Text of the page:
Go with a group
Rates at Timberline drop from $64 to $46 if you are in a group of 12 or more at Timberline. Heck go with 10 or 11 people and just split the cost of the unused tickets and you’re all still saving money (even more if you carpool). Post something on Facebook or ask around your office. I think you’ll find it easy to rally that many folks for a day of fun.
Jesse is an East Portland resident, political junkie, snowboard fanatic, and former pub owner.
Related Slideshow: Oregon’s Seven Best Winter Warmer Ales
Ill Tempered Gnome
Ill Tempered Gnome has the deep tone of the brown ale that it is. There is nothing ill-tempered about this beer besides the name. Oakshire, still in the shadow of its Eugene neighbor/brewery Ninkasi (almost literally being just blocks apart), produces the best winter beer in the state outside of Bend.
Photo Courtesy of Oakshire Brewery
Double Mountain Fa La La
There’s just something about Double Mountain, a Hood River Brewery founded by Full Sail alumni. They refuse to follow convention and continue to create one of the most consistently good and underrated beer products in Oregon. Their winter seasonal Fa La La La La is a big malty hop bomb. Try it in their reusable 16.9 ounce bottle – that’ll give you an excuse to visit the brewery to get your deposit back and enjoy even more of their product lines.
Photo Courtesty of Hood River Brewery
In its 27th year, “Jubel” reigns as the king of Oregon’s winter beers, if not all seasonal beers. It is a dark, malty ale that, like many seasonal beers, varies ever so slightly from year to year. A clever public relations blitz around the label art each year precedes its release and creates a buzz long before the released product can give you one.
Photo Courtesy of Deschutes Brewery
10 Barrel Pray for Snow
While I picked up a six pack the night before this month’s anticipated blizzard, it did not work and there is no such beer as Pray for a Little Ice. Let’s hope AB/Inbev’s (Budweiser) recent purchase of Bend based 10 Barrel doesn’t impact the high quality of this beer in future years.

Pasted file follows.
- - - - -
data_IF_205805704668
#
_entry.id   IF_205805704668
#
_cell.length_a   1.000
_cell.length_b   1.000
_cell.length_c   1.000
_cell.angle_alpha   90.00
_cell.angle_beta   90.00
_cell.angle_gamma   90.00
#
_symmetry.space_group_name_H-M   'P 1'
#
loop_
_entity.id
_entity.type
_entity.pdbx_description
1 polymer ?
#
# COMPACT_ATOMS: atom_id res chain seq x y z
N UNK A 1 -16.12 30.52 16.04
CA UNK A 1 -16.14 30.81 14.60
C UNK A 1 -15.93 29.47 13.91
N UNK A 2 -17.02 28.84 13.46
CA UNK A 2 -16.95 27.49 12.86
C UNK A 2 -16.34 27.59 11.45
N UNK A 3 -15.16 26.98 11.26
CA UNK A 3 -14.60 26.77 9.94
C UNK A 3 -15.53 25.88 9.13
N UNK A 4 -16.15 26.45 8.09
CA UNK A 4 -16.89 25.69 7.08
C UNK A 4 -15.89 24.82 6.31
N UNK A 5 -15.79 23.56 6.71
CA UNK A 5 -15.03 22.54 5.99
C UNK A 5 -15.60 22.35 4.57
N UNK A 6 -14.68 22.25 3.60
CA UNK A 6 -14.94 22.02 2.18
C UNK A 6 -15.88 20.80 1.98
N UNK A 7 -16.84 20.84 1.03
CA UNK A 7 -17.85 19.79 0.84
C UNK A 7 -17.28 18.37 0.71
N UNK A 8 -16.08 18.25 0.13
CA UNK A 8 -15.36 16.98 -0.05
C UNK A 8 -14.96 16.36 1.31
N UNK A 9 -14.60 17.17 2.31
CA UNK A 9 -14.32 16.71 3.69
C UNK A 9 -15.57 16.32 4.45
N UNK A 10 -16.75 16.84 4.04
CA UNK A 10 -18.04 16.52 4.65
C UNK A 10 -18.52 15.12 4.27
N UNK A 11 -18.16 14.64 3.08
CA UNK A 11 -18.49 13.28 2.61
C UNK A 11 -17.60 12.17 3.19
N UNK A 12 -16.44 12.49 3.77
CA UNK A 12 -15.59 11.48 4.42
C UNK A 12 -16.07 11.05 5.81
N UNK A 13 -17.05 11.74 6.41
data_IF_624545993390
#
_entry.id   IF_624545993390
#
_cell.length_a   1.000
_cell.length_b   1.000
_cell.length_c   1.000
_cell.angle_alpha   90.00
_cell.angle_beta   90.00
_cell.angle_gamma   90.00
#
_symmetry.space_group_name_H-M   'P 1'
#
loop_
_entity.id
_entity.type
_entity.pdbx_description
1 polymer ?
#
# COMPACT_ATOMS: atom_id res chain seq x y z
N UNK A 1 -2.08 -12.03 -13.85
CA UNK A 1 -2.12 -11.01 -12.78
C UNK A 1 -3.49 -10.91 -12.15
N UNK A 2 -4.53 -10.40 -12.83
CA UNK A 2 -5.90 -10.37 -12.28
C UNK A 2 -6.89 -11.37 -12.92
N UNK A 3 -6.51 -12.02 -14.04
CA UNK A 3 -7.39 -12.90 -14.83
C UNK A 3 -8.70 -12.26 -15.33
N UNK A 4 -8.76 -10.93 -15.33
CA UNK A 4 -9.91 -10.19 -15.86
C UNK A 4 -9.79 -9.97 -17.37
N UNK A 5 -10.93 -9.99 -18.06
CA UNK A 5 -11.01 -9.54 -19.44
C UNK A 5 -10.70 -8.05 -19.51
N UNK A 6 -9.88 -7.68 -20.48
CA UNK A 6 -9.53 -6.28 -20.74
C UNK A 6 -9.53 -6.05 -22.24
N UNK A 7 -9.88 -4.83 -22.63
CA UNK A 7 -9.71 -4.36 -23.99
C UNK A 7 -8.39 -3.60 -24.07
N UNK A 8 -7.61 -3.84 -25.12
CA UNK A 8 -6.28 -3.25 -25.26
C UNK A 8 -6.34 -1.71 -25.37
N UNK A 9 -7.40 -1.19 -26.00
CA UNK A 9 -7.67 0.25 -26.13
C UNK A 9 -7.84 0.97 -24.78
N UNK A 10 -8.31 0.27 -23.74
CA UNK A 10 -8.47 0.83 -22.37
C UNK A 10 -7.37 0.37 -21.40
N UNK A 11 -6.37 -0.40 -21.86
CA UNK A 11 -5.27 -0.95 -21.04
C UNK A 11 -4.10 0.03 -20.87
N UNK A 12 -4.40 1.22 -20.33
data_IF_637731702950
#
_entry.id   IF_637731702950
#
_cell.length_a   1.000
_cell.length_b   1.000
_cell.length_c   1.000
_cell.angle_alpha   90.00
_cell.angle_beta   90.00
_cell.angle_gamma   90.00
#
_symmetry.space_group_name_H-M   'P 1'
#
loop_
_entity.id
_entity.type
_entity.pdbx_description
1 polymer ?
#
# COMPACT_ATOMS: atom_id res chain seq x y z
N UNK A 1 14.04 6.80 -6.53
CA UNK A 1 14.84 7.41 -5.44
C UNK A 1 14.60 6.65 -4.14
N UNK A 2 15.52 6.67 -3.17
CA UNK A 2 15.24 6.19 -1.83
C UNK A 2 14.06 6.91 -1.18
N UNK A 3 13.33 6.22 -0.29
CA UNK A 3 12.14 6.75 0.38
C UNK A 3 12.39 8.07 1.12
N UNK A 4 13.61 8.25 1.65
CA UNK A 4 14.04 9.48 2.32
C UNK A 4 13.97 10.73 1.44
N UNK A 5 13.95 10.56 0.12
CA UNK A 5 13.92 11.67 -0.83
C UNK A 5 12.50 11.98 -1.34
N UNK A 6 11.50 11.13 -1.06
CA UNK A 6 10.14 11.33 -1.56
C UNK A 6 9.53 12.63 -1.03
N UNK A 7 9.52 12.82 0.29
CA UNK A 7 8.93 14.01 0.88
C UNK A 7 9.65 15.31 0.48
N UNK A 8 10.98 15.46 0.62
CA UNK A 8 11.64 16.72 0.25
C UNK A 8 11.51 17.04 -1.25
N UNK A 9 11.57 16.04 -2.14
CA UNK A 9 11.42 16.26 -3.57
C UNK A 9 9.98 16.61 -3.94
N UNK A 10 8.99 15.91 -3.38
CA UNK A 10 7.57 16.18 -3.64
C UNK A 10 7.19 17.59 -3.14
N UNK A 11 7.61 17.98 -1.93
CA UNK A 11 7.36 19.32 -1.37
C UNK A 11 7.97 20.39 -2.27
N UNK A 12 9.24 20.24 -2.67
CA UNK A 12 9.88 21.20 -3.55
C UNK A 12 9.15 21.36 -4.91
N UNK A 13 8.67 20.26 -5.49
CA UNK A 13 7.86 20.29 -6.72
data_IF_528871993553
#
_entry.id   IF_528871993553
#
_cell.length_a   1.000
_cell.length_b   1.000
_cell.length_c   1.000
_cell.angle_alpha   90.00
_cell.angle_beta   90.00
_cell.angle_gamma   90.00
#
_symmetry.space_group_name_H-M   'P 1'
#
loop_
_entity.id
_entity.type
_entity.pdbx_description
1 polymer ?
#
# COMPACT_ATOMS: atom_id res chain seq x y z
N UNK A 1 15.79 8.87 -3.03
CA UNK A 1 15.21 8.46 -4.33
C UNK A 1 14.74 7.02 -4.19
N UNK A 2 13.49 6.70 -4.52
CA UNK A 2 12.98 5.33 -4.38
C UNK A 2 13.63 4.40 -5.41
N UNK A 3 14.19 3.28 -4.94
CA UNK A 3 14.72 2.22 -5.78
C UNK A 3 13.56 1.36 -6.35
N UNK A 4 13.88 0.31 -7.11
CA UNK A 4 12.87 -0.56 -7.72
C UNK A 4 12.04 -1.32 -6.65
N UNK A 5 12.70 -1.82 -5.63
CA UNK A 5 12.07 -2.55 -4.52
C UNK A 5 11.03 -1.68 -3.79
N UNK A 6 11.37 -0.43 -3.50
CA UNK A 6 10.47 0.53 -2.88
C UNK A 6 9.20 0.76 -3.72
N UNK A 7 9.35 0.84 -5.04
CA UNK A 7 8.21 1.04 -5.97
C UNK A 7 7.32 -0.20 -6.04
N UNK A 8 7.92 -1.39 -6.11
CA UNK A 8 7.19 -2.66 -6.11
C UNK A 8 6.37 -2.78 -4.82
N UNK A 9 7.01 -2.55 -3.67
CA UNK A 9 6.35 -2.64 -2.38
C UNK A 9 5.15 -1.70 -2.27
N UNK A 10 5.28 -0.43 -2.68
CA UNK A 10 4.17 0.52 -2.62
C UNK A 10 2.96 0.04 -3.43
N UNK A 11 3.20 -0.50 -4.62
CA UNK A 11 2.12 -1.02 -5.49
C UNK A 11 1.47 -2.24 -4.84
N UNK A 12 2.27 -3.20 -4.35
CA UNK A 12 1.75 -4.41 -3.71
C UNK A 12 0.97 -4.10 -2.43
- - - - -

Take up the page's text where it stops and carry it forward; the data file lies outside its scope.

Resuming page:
Photo Courtesty of 10 Barrel Brewery
Sleigh’r Doüble Alt Ale
Cutely named to sound like metal band Slayer, there is nothing else cute about this deep dark double alt ale. Brewed in a more traditional German style, don’t let the festive label fool you. This one will leave your with a ringing noggin if you aren’t careful. Ninkasi’s Total Domination IPA is their best known product. The Sleigh’r is decidedly better.
Photo Courtesy of Ninkasi Brewery
Hopwork's "Abom," as it is known for short, is by style an IPA (albeit a dark one). This Portland brewery known for its love of sustainable practices as much as beer itself, shines through all seasons. Its winter beer makes the cut for a variety of reasons, including its availability in environmentally friendly “pounder” 16 ounce can (that happens to fit perfectly in the pocket of a ski jacket for use in case of a long chair lift ride).
Photo Courtesty of Hopworks
Widmer manages to make the hops shine in their winter seasonal, Brrr. Brrr, a red ale is of the lighter hued winter beers. Widmer has long proved that having corporate overlords as business partners doesn’t stop the production of a great product. Brrr boasts perhaps the coolest release party of any Oregon beer, taking over Grand Central Bowl annually for “The Big Chill” which features art, photo booths, bowling and of course BEER!.
Photo Couresty of Widmer Brewery